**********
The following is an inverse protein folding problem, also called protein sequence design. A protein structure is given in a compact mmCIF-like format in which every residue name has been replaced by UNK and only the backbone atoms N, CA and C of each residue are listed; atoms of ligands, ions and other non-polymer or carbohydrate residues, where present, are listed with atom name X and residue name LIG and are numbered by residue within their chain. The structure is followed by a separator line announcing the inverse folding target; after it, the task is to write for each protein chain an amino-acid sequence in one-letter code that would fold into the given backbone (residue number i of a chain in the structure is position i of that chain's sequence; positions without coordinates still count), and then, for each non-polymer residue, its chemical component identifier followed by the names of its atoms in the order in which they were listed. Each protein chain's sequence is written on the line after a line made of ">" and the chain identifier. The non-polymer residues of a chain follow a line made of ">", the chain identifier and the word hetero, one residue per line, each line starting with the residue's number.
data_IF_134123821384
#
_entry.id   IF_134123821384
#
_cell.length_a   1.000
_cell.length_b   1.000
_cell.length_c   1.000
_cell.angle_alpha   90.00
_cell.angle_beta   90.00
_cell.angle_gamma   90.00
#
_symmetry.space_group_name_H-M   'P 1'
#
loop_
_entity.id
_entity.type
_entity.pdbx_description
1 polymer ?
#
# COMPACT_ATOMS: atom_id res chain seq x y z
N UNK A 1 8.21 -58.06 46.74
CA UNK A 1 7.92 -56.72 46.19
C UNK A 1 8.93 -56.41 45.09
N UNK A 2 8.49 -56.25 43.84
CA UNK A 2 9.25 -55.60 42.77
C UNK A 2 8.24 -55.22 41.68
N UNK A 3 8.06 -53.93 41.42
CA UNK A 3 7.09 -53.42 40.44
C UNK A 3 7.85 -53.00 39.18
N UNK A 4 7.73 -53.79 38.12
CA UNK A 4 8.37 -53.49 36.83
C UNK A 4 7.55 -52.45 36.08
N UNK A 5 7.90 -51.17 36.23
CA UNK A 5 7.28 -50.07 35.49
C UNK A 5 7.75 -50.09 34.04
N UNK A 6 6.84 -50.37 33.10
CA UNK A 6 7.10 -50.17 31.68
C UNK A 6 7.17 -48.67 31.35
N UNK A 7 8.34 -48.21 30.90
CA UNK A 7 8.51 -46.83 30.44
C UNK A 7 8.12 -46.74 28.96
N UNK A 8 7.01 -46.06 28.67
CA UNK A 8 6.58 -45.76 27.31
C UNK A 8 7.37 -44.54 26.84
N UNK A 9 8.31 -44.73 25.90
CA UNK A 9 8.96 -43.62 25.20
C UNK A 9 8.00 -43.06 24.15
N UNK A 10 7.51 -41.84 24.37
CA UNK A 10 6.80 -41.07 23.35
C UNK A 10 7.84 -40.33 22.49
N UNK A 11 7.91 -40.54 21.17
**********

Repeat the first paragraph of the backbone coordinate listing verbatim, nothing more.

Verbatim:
The following is an inverse protein folding problem, also called protein sequence design. A protein structure is given in a compact mmCIF-like format in which every residue name has been replaced by UNK and only the backbone atoms N, CA and C of each residue are listed; atoms of ligands, ions and other non-polymer or carbohydrate residues, where present, are listed with atom name X and residue name LIG and are numbered by residue within their chain. The structure is followed by a separator line announcing the inverse folding target; after it, the task is to write for each protein chain an amino-acid sequence in one-letter code that would fold into the given backbone (residue number i of a chain in the structure is position i of that chain's sequence; positions without coordinates still count), and then, for each non-polymer residue, its chemical component identifier followed by the names of its atoms in the order in which they were listed. Each protein chain's sequence is written on the line after a line made of ">" and the chain identifier. The non-polymer residues of a chain follow a line made of ">", the chain identifier and the word hetero, one residue per line, each line starting with the residue's number.